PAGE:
In those countries that are starting to emerge from the immediate emergency, governments are experiencing a tension between committing immediate fiscal support for vulnerable businesses and the livelihoods they sustain while at the same time addressing pre-COVID structural shortcomings, maintaining financial stability and pressure on reserves and currency, and ensuring growth in the long term to enable a sustainable economic recovery.5 MSMEs should be encouraged to make strategic investments for their efficient future operation, such as providing support for finding alternative markets and conditional grants, accessing support for training and redeployment, and for digitalization and specific programs for start-ups.6 Without this nudge, businesses might suffer future paralysis or collapse under debt obligations. Reports already predict defaults on a significant proportion of public and private loans in Brazil,7 India,8 and the United Kingdom.9 Global Risks Perception Survey (GRPS) respondents echo these concerns: “asset bubble burst” and “debt crises” appear as critical threats in the medium term.
Similarly, while a low-interest high-stimulus context is allowing many businesses to weather the global pandemic, when in the recovery phase, sustaining large, non-performing “zombie” firms risks starving other businesses of potential talent and capital and drags down long-term economic productivity.10 Managing ballooning public debt, particularly in advanced economies, depends on these fragile productivity gains.
If growth is not realized, a return to austerity may look attractive to governments. But this would limit progress on crucial development agendas such as investment in the transition to net zero carbon emissions and resilience to climate and digital threats, as well as rebuilding social security systems laid bare by COVID-19.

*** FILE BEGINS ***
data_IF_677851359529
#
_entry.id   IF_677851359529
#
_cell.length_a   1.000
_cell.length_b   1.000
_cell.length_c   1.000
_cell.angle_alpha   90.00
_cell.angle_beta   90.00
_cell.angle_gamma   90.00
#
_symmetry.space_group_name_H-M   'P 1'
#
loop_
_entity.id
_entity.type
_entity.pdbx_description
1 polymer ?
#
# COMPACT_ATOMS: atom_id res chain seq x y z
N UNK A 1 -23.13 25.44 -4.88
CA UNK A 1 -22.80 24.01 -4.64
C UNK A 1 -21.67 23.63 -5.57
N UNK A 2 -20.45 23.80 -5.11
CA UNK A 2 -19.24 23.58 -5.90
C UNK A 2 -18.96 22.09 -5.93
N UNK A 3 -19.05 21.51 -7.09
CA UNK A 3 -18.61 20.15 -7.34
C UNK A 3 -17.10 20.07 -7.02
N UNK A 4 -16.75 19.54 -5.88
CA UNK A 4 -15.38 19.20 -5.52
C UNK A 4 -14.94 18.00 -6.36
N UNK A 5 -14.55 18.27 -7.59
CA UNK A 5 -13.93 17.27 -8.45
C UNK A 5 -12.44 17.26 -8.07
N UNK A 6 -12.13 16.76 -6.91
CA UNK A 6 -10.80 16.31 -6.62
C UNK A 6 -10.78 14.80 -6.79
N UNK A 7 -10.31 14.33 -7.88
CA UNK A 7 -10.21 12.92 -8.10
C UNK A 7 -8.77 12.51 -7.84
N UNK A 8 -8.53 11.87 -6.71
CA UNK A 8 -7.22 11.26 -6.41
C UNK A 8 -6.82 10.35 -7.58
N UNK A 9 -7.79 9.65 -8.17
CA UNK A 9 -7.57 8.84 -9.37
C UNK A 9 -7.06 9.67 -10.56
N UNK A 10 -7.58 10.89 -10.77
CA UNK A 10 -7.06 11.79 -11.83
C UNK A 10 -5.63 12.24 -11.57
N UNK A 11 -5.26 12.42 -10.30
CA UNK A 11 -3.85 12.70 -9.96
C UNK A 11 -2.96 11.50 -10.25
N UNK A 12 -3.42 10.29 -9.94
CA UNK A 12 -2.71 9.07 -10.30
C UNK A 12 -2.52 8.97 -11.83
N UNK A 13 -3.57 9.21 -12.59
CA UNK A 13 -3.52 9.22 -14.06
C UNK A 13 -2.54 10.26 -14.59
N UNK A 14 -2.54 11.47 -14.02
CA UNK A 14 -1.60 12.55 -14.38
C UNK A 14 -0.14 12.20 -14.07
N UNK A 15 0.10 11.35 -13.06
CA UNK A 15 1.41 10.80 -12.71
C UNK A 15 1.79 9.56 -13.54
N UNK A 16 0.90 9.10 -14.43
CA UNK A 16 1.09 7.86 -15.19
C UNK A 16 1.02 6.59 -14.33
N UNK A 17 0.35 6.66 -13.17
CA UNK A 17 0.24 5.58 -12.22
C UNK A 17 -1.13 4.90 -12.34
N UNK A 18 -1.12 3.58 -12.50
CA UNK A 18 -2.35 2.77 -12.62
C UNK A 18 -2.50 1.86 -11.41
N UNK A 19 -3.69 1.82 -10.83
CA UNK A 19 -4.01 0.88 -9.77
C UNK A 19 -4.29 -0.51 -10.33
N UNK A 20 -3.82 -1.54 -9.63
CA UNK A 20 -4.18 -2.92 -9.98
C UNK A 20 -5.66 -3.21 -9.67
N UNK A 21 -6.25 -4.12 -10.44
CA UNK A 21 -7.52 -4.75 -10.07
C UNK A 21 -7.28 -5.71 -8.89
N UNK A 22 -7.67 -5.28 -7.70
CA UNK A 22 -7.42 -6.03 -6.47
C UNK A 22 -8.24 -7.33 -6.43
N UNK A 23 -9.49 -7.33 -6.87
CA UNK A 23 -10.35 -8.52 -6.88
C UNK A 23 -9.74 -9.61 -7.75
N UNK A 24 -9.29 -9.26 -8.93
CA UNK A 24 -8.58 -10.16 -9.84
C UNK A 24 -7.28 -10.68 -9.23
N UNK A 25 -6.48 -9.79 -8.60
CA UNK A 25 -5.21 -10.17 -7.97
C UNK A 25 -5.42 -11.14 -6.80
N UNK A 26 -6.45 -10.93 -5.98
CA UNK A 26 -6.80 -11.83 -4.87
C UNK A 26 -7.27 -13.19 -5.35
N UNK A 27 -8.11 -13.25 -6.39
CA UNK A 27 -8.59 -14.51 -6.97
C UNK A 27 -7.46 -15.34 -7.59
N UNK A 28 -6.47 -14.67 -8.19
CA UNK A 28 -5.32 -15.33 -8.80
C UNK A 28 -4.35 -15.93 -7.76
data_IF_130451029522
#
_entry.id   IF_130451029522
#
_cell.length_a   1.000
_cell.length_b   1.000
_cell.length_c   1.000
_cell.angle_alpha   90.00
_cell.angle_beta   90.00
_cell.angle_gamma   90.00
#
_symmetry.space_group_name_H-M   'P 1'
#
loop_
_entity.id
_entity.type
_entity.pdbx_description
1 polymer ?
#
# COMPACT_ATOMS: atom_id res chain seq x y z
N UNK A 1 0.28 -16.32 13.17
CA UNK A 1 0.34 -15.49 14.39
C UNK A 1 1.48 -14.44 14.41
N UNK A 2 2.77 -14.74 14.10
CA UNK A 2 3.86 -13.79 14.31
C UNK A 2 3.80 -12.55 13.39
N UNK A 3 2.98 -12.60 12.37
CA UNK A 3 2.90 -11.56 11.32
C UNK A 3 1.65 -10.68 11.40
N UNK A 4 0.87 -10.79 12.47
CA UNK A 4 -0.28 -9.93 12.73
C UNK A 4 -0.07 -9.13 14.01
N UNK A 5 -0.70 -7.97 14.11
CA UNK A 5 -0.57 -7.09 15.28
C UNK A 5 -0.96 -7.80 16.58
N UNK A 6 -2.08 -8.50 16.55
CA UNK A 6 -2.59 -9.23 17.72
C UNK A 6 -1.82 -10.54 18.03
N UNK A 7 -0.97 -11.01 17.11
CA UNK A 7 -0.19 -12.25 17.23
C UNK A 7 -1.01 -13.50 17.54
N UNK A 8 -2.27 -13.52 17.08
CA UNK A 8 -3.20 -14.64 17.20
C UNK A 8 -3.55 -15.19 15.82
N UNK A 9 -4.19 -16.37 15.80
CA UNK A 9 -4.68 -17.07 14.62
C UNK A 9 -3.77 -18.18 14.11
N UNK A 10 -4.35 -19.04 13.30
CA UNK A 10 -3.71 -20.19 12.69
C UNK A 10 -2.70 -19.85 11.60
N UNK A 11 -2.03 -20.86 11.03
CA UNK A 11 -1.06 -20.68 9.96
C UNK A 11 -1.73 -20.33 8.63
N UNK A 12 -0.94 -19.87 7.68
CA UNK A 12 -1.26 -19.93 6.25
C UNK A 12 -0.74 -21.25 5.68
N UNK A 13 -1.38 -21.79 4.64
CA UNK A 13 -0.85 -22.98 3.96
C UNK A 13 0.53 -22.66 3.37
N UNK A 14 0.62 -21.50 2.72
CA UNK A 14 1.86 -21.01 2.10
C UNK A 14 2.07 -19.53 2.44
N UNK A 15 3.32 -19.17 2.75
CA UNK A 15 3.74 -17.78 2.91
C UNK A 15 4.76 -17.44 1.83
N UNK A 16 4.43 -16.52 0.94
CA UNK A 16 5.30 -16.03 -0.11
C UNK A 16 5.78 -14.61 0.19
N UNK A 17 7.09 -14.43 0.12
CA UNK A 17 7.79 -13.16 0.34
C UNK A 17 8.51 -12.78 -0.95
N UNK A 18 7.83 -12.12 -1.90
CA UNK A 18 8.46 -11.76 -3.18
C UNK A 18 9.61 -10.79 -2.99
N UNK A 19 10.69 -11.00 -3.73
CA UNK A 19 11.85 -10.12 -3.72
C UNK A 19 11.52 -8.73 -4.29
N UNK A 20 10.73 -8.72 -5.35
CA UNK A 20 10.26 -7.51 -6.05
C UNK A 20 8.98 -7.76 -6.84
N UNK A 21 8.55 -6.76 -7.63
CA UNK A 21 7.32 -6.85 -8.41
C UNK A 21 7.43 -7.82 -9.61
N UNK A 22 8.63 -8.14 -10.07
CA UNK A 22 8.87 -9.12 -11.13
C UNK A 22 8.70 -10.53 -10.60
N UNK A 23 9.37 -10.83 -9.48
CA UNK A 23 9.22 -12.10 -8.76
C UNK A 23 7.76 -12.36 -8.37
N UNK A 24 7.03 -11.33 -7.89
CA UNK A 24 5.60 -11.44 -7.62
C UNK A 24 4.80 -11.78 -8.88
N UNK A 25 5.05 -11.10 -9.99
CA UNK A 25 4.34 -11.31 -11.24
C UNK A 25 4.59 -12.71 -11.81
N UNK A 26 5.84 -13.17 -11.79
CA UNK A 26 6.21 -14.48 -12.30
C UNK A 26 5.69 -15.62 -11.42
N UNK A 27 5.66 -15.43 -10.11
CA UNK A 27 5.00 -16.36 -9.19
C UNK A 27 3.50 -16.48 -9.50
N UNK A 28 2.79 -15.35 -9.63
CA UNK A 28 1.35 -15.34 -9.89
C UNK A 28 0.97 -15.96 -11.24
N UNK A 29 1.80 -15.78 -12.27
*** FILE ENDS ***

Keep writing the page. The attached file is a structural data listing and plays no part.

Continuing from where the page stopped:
Alternatively, against a backdrop of more dirigiste policy-making during the pandemic, some political leaders may be emboldened to pick winners—to decide which businesses will survive and which will not—for political reasons rather than to enable a more sustainable future economy. Propping up poorly performing businesses leaves national accounts and citizens with little opportunity to recapture any benefit from bailing out private enterprise, especially in the context of globally inconsistent corporate tax regimes. Under such circumstances, lessons from the 2008–2009 Financial Crisis suggest that large companies benefiting from this corporate welfare while still rewarding executives and shareholders will likely suffer political and social backlash post-crisis, and they will also have to confront future regulatory responses.11
Separately, the global business environment may become costlier and more uncertain as a result of amplified protectionist trends, as some states increasingly turn inwards in a bid to strengthen self-sufficiency and protect domestic jobs (see Chapter 4, Middle Power Morass). In some economies, companies operating in industries critical to national resilience may face proposals for expropriation, nationalization or an increased government stake;12 in other sectors, firms may be encouraged or coerced to onshore supply chains and bring back jobs.13 Smaller businesses may suffer a wave of restructuring and potential bankruptcies as they grapple with increased operational and investment costs to realign supply chains at a time when they are already experiencing lower profit margins and depleted reserves due to the recent economic slump.
Workforce constraints have also emerged as a pertinent issue in many countries. More restrictive migration policies and general economic hardships from a combination of COVID-19 fallout dovetailing with deepening protectionism are making it harder for companies to attract and retain foreign talent.14